When socialite and designer Tiana Torii and her husband Shin Torii (great-granddaughter of Suntory founder and billionaire Nobutada Saji) first purchased this home in Honolulu, Hawaii, they respected Japanese culture and I tried to create a Japanese-style residence that reflects. In both subtle and overt ways. Tiana, who led many of the home’s design decisions, wanted to express her love of high fashion and art in a playful way.
Known as Casa di Alta Moda, or High Fashion Home, this stunning single-family home was recently listed for $23 million and is located in a private gated community with incredible ocean views. The Clifftop Home has 5 bedrooms and 6 bathrooms and sits nearly 8,795 feet on half an acre of land.
When the couple first walked in the house a few years ago, they loved the location, but they demolished the house and spent the next two years rebuilding the residence to their exacting standards. has nearly all the amenities you could want, including a saltwater infinity pool, Jacuzzi, and commercial-grade movie theater with French linen walls, but it’s the design details that really stand out. There’s also a Farina-designed Snidero kitchen with stunning views of Diamond Head.
“We wanted the house to be all Japanese in essence, but with a modern twist,” says Tiana. forbes“We have made it possible for people who truly understand Japanese history and culture to understand all the hidden meanings. , which is why there will always be mutual love and respect between the two countries.”
The couple, both of Japanese roots, spend half the year in Paris before moving to the East Coast to cut down on travel time. Tiana is a regular at Paris fashion shows and part of the fashion world, so we wanted to bring aspects of her life into the home in a unique way.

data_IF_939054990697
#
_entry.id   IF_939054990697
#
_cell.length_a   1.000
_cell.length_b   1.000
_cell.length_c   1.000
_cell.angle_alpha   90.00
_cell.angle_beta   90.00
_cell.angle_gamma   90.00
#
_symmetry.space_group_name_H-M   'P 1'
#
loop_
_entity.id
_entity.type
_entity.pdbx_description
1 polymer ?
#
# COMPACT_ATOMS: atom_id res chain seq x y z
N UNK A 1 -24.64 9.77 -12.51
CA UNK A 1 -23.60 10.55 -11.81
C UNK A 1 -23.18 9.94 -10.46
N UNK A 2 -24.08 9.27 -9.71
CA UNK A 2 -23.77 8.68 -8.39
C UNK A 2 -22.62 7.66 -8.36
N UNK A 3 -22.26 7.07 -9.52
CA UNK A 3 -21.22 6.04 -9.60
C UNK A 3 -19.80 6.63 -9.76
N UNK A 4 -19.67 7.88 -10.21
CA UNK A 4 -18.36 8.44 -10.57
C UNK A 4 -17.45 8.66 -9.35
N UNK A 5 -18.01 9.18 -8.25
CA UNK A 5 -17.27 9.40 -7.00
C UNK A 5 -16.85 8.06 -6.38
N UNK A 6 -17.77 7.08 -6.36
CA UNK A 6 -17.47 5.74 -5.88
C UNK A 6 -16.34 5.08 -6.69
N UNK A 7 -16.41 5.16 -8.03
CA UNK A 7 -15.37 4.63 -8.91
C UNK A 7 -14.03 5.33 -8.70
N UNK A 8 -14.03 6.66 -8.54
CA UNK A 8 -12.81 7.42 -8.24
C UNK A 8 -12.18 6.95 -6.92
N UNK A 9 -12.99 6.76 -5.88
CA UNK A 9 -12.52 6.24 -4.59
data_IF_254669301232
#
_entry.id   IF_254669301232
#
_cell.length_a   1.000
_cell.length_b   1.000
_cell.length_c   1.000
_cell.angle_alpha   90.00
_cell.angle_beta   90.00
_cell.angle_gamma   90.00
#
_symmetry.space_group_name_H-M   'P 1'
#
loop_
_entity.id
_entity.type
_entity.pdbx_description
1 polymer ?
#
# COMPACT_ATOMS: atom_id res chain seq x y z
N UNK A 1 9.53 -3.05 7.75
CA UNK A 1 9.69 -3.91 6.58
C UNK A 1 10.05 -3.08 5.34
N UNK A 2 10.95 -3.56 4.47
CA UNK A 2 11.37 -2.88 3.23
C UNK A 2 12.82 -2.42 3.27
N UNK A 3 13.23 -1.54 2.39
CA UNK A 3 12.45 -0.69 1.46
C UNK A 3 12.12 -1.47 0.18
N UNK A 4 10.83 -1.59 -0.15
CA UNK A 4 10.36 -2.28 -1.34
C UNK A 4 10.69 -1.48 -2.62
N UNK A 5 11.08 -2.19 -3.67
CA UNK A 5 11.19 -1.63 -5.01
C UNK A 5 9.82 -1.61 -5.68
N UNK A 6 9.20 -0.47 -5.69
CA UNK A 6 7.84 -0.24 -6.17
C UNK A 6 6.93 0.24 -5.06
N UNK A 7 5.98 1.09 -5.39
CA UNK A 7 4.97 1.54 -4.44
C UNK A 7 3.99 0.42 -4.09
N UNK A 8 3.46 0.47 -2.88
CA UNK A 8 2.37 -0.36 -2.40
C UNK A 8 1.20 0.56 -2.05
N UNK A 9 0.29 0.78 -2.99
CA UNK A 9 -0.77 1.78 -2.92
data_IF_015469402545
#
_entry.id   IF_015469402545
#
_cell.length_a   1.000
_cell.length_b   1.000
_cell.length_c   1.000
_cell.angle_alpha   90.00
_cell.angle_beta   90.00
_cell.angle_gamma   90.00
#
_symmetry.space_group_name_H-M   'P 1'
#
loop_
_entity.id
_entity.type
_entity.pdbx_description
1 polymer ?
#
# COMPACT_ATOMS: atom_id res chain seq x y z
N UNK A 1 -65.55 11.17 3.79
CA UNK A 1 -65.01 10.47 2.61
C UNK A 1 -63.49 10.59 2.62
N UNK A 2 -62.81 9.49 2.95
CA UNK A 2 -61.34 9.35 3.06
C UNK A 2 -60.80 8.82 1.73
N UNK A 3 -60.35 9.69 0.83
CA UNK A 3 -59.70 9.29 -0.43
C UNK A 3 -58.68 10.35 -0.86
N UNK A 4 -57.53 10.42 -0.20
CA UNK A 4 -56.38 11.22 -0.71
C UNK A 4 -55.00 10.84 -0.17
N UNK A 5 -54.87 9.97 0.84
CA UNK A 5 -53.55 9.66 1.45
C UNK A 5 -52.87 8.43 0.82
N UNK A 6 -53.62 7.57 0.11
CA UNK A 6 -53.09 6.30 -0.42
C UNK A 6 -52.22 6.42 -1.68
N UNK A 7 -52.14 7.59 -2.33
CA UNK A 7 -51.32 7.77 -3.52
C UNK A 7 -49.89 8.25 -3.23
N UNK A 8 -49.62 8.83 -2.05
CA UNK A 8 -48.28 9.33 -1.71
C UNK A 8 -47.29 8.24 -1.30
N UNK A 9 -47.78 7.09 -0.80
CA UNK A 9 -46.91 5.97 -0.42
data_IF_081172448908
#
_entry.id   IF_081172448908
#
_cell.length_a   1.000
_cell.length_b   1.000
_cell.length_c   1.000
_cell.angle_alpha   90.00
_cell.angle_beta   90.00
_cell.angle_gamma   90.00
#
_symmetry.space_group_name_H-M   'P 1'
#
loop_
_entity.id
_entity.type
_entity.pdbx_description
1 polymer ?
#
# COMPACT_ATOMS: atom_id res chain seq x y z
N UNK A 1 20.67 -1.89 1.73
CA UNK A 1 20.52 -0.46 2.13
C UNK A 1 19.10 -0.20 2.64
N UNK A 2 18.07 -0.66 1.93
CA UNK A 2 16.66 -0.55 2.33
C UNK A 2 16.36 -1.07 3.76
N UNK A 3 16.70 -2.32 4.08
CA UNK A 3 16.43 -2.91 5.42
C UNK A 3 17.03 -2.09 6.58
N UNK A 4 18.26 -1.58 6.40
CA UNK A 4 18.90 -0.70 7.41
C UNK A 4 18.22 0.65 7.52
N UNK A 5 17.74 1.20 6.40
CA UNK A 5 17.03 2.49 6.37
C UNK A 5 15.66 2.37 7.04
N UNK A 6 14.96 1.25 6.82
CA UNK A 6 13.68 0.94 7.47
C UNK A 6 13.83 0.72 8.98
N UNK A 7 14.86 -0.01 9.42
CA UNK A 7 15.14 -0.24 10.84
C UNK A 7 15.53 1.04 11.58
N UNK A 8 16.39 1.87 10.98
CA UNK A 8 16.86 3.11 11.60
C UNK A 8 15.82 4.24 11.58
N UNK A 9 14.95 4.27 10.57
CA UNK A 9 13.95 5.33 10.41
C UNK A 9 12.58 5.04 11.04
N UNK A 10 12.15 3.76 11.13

She outfitted the home with custom furniture from major fashion houses, including a custom Bottega Veneta daybed. Fendi desk. Louis Vuitton benches, leather consoles, tables, chairs and wall installations. And a Hermès stool. She uses the fabric of her Chanel jacket to upholster Hermès Petite H her chairs with handles, and uses these handles in her closet as a tribute to French culture. She has also collected her pieces and fabrics from boutiques over the years. For example, she has upholstered a wall with her Chanel Lesage fabrics and another with her Louis Vuitton canvases. She also sourced furniture from classic luxury designers such as Mies van der Rohe, B&B Italia, Molteni, Eames and Cassina to name a few. The home is being sold fully furnished with no art so future buyers can enjoy all of these pieces.
“I chose classic furniture that never goes out of style as a fun and vibrant art backdrop,” she says. “Most of the fashion and art pieces are meant to brighten up your home. Because Hawaii is a mix of Western and Western cultures.The underlying theme of the house is East meets West.”
Works by Noguchi, Masami Teraoka, Takashi Murakami, and Hiroyuki Matsuura. Tiana collects works by Japanese artists who blend Eastern and Western cultures.
“‘Japonisme’ is a French term for the influence of Japanese art and architecture on Western artists in the late 19th century, from Monet to Van Gogh to Degas,” she says. “They were heavily influenced by Japanese ukiyo-e woodblock prints. Even Bearbrick is a fusion of East and West. Japanese company Medicom Toy works with brands such as Chanel and Fendi. During these collaborations, they were directed by Karl Lagerfeld, who loved Japan and Japanese pop culture.”
The home is very private and secure, with 24 hour security and automated German metal shutters for a lock and go lifestyle. Residents are just a short drive from the beach and some of Honolulu’s best shopping, dining, and entertainment.
“Living in Hawaii is paradise and the ocean views rejuvenate the soul,” she says. “I spent a lot of time in Paris, so Western design influences naturally blended with Hawaiian lightness. I wanted to take it home.”